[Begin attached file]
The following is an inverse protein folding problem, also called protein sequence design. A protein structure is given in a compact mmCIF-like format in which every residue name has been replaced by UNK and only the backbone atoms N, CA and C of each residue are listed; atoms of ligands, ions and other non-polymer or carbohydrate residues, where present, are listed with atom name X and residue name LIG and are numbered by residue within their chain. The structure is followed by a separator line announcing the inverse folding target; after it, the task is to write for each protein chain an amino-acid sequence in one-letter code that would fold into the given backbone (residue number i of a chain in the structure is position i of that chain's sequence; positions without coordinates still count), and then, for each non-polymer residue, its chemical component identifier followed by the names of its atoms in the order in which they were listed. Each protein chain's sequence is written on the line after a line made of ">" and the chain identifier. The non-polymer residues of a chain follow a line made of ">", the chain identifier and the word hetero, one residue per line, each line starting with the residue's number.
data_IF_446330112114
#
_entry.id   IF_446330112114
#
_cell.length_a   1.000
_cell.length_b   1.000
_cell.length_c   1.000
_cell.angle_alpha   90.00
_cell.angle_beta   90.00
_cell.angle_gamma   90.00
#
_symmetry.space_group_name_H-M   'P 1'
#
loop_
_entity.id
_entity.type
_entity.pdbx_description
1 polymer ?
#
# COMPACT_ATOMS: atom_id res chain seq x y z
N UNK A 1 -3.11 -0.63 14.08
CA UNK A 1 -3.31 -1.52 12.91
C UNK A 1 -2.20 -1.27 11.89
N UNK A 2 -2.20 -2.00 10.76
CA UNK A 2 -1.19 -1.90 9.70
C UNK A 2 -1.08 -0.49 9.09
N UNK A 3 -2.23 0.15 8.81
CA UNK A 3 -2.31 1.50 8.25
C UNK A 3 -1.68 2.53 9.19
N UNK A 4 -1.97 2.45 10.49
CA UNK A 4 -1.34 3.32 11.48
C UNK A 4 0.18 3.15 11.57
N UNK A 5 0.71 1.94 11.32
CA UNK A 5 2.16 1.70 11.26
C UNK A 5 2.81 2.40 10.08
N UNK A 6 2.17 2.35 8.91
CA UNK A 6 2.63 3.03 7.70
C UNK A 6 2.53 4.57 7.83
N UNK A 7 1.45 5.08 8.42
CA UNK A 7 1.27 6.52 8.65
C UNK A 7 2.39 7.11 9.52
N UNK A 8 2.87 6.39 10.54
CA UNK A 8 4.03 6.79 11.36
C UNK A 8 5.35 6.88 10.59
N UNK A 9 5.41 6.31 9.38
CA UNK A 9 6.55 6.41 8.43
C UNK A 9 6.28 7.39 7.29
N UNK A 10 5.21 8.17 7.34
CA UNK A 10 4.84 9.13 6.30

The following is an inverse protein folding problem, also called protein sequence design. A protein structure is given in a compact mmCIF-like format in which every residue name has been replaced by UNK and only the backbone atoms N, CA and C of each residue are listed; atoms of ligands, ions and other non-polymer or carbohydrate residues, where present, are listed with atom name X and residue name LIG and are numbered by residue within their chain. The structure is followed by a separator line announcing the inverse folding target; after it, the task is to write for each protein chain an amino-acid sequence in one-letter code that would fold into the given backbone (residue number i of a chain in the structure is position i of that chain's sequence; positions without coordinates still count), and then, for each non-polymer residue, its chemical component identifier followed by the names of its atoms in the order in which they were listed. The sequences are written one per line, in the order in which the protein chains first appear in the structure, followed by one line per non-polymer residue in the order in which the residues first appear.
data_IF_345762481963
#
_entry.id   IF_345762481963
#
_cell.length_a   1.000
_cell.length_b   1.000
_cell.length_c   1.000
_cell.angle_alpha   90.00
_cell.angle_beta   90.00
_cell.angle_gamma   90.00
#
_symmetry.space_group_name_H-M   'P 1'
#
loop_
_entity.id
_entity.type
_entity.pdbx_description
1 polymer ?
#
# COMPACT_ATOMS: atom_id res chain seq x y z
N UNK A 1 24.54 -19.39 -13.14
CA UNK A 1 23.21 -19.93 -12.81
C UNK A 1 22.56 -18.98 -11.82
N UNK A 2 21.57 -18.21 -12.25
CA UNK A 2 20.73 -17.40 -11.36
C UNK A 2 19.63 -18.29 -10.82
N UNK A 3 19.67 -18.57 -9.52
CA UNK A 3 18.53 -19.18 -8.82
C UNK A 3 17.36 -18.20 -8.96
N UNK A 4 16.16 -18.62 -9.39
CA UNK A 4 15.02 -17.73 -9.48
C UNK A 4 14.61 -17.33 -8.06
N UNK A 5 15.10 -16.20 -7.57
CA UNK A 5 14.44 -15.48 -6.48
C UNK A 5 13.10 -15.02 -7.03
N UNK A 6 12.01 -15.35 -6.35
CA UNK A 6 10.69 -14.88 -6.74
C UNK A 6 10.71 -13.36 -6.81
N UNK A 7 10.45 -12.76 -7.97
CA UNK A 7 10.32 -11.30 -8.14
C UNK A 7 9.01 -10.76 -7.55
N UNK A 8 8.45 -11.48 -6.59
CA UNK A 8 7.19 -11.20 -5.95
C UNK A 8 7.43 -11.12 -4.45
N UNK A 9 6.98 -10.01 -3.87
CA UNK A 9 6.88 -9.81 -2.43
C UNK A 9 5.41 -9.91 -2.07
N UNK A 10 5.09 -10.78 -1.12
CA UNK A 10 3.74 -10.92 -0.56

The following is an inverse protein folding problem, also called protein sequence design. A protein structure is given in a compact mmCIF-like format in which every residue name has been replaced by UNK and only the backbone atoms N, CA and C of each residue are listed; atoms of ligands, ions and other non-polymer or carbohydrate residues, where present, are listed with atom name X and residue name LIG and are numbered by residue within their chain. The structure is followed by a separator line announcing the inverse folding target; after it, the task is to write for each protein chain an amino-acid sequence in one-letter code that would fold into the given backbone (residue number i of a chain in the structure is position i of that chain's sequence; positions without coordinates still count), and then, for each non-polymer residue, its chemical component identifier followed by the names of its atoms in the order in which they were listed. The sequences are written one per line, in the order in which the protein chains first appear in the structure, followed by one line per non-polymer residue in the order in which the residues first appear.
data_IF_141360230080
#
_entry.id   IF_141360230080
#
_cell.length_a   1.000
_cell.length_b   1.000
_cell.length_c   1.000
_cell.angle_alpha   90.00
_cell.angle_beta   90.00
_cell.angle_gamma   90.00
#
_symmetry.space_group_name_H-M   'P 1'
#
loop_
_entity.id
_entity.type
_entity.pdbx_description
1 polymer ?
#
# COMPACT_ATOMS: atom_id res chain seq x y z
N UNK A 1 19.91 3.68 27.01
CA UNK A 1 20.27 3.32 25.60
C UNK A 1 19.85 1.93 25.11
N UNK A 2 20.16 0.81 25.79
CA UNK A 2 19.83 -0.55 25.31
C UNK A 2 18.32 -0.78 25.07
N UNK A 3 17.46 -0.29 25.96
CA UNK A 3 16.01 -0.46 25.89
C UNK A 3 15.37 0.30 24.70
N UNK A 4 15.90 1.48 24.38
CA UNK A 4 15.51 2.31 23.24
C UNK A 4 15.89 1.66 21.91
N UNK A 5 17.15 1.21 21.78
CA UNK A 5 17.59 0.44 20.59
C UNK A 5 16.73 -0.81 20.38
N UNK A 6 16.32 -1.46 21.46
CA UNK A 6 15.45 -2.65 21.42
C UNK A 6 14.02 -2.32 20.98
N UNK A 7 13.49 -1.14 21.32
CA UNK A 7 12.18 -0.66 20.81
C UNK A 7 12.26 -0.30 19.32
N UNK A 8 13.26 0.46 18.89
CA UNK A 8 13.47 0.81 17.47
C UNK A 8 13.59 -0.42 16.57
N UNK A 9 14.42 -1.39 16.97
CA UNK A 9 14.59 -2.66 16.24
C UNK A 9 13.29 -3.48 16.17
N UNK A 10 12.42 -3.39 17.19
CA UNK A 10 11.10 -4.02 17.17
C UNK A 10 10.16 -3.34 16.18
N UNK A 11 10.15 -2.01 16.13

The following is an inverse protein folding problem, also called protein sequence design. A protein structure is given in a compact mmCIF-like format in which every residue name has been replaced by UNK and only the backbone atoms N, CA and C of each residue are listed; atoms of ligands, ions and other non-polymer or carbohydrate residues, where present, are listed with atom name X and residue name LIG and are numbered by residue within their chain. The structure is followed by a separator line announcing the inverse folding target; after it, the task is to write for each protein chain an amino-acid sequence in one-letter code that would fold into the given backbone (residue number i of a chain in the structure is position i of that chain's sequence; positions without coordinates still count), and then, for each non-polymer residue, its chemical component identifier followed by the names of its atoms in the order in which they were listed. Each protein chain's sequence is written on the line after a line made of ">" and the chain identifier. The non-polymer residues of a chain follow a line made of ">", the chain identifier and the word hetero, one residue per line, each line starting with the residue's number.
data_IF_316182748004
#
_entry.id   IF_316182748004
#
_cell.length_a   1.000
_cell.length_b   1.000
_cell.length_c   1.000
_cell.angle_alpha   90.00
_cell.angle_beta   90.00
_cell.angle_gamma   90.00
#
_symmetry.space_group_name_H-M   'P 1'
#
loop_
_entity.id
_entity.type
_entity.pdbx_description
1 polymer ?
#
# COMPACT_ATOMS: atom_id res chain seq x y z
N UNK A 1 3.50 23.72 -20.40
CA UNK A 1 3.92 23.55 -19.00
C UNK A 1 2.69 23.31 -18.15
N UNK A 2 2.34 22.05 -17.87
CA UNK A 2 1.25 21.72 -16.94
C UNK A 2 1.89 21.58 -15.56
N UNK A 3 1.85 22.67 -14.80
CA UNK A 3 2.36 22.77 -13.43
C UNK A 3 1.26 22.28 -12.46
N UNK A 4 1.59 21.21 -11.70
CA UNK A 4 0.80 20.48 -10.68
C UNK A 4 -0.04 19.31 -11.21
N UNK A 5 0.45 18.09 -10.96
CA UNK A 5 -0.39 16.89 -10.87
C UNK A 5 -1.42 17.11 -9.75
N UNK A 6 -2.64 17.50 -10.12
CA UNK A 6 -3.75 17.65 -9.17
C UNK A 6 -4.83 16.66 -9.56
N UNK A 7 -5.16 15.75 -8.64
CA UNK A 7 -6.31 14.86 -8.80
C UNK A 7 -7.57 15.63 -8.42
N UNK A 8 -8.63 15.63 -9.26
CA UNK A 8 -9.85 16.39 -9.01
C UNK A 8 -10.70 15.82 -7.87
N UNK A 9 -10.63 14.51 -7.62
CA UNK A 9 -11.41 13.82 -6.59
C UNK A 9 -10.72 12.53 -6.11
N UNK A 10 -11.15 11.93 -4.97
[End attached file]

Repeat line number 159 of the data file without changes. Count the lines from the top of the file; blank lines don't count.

_cell.length_b   1.000